Sometimes beauty seemingly comes out of nowhere. This was my experience with the book I've reviewed today. I picked the book up as a I was tidying up the children's room . My attention was caught by the cover illustration--it not only shows a man in a wheelchair, it depicts him as being front and center. I checked the book out and took it home to read--I found it to be a delightful story packaged with lyrical writing and lovely illustrations. Read my review of Seed Magic under Booklist: Books for children that include fictional and\or real characters with disabilities.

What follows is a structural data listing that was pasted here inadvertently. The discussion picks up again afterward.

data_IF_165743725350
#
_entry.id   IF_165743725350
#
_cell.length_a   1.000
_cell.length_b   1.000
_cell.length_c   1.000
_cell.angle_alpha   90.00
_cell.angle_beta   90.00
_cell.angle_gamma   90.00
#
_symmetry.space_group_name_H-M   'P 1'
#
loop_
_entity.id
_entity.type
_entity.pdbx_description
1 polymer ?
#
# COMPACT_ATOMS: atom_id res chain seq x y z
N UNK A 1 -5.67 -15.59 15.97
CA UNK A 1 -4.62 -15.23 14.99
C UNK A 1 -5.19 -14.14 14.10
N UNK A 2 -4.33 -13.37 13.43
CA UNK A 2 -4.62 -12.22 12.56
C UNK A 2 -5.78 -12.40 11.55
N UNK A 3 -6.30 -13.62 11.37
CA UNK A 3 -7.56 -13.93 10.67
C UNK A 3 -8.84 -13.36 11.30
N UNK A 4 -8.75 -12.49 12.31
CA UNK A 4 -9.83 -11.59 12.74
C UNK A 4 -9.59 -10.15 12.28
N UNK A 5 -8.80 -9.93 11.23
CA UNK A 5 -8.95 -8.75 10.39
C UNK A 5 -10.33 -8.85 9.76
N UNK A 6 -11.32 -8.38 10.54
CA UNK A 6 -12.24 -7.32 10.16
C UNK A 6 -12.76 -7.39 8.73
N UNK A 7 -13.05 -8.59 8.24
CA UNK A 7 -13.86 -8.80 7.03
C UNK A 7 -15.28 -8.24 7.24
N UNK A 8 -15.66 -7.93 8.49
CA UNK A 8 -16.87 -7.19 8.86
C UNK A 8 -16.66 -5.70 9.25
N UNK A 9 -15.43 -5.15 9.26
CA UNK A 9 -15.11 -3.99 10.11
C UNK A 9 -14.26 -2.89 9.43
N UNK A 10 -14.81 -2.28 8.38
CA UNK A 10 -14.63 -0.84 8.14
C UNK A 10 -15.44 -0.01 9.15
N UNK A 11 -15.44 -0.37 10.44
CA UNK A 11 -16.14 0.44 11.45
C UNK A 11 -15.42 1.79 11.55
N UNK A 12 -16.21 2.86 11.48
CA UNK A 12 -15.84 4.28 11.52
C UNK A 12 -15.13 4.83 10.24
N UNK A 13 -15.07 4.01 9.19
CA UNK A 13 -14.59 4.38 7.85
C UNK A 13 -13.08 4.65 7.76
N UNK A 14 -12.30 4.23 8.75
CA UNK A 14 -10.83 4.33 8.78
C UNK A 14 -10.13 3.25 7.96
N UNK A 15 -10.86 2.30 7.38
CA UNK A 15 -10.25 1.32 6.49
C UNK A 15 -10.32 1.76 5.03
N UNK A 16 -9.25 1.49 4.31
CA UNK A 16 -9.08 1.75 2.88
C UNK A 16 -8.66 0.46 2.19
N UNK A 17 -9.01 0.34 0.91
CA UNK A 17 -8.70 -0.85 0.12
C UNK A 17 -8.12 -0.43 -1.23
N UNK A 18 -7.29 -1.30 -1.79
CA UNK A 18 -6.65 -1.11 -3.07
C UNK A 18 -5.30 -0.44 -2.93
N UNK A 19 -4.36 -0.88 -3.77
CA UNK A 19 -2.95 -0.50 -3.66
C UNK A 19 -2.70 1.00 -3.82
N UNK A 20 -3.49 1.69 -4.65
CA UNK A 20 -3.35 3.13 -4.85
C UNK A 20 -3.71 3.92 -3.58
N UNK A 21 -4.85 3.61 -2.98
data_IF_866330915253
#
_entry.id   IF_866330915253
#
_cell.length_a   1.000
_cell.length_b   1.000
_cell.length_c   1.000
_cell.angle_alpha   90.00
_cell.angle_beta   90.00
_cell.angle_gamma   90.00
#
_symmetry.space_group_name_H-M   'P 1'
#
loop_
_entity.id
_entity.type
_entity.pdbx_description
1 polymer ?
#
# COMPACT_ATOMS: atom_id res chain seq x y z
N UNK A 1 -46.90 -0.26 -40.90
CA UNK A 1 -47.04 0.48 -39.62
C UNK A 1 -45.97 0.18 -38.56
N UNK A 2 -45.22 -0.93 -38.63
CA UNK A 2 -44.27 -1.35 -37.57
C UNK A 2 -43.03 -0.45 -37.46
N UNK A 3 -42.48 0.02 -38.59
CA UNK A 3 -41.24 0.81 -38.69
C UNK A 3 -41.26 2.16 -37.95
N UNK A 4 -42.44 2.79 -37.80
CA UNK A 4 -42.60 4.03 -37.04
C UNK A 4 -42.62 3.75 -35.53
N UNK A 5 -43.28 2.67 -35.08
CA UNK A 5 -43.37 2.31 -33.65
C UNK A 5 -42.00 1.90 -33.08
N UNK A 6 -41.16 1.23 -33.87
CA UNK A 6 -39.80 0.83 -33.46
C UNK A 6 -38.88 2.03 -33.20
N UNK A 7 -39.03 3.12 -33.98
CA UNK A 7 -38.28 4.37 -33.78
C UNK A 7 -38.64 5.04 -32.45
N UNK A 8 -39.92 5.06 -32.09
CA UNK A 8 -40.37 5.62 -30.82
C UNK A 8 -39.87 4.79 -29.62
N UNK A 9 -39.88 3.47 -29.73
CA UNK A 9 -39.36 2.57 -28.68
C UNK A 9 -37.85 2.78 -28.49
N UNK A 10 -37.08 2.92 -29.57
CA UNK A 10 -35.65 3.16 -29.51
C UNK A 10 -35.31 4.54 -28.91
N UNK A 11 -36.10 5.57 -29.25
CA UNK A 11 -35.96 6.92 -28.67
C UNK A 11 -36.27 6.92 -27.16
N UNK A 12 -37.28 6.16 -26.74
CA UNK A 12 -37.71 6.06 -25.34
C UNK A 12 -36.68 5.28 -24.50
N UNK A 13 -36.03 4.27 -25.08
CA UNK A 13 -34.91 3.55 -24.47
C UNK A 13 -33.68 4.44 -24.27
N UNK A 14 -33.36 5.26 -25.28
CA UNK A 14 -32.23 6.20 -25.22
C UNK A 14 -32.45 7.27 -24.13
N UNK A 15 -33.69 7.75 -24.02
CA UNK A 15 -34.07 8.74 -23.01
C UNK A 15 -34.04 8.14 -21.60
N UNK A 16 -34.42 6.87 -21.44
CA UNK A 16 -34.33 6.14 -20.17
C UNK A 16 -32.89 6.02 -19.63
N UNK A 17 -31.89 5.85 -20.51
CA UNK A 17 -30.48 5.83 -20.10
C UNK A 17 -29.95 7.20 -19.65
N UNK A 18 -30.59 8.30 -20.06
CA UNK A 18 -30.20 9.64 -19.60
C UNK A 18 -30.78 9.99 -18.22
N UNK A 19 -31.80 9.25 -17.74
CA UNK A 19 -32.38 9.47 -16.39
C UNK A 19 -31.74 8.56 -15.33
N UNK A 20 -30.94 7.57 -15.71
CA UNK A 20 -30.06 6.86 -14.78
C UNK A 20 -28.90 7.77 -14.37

The content on this website mostly comes from my perspective as a youth services librarian with disabilities. The further I travel along life's road, the more entwined these two parts of my identity become. Librarian: I have an MLS from Rutgers University and have working in public libraries for nearly 20 years. The focus on my career has always been youth services. Disabled: I've been disabled more than twice as long as I've been a librarian. My experience started at birth when I was immediately diagnosed with cleft palate. Also present was a non-verbal learning disability (NLD) for short. This was not formally diagnosed until I was 19, leading to years of frustration. My Tourette Syndrome was not present at birth, but surely started young as I don't ever remember living without it. The Tourette was also not diagnosed until adulthood, further compounding my frustration. Coincidentally, I was also diagnosed with IBD (more commonly known as Chron's\Ulcerative Colitis) at the age of 19. That was another easy diagnosis--as with cleft palate, they look and they see it.